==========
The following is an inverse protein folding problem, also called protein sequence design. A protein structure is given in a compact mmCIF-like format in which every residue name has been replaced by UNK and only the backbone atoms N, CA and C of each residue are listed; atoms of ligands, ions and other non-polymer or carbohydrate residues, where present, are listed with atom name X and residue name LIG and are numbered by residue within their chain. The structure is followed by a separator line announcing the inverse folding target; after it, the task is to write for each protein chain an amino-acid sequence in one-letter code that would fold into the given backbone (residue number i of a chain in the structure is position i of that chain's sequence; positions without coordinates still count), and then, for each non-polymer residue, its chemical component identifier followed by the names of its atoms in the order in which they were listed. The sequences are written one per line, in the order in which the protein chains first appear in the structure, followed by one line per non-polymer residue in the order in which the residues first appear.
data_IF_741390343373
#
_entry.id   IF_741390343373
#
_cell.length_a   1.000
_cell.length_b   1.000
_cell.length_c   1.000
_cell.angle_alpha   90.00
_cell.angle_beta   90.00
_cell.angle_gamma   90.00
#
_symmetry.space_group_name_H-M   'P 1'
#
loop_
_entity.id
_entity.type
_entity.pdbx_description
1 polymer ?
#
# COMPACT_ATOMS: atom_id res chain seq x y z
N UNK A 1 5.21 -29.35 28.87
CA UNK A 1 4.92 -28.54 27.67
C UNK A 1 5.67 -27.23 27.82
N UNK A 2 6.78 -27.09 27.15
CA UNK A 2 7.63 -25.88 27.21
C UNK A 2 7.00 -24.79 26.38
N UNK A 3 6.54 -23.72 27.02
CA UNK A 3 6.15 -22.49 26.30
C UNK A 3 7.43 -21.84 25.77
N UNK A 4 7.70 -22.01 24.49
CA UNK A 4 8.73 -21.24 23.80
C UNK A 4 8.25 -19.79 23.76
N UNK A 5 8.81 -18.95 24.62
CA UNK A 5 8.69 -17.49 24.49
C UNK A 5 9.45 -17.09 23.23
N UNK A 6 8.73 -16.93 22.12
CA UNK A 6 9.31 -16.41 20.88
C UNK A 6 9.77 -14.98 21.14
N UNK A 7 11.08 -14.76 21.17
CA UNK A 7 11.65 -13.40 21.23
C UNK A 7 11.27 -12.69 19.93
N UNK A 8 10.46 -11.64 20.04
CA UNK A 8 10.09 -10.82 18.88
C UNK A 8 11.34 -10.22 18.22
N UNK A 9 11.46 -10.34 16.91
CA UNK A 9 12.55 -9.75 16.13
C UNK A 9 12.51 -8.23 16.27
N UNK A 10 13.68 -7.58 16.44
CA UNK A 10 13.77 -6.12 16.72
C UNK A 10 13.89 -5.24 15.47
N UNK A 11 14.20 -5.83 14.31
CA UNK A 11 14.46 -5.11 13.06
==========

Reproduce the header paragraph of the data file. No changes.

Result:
The following is an inverse protein folding problem, also called protein sequence design. A protein structure is given in a compact mmCIF-like format in which every residue name has been replaced by UNK and only the backbone atoms N, CA and C of each residue are listed; atoms of ligands, ions and other non-polymer or carbohydrate residues, where present, are listed with atom name X and residue name LIG and are numbered by residue within their chain. The structure is followed by a separator line announcing the inverse folding target; after it, the task is to write for each protein chain an amino-acid sequence in one-letter code that would fold into the given backbone (residue number i of a chain in the structure is position i of that chain's sequence; positions without coordinates still count), and then, for each non-polymer residue, its chemical component identifier followed by the names of its atoms in the order in which they were listed. The sequences are written one per line, in the order in which the protein chains first appear in the structure, followed by one line per non-polymer residue in the order in which the residues first appear.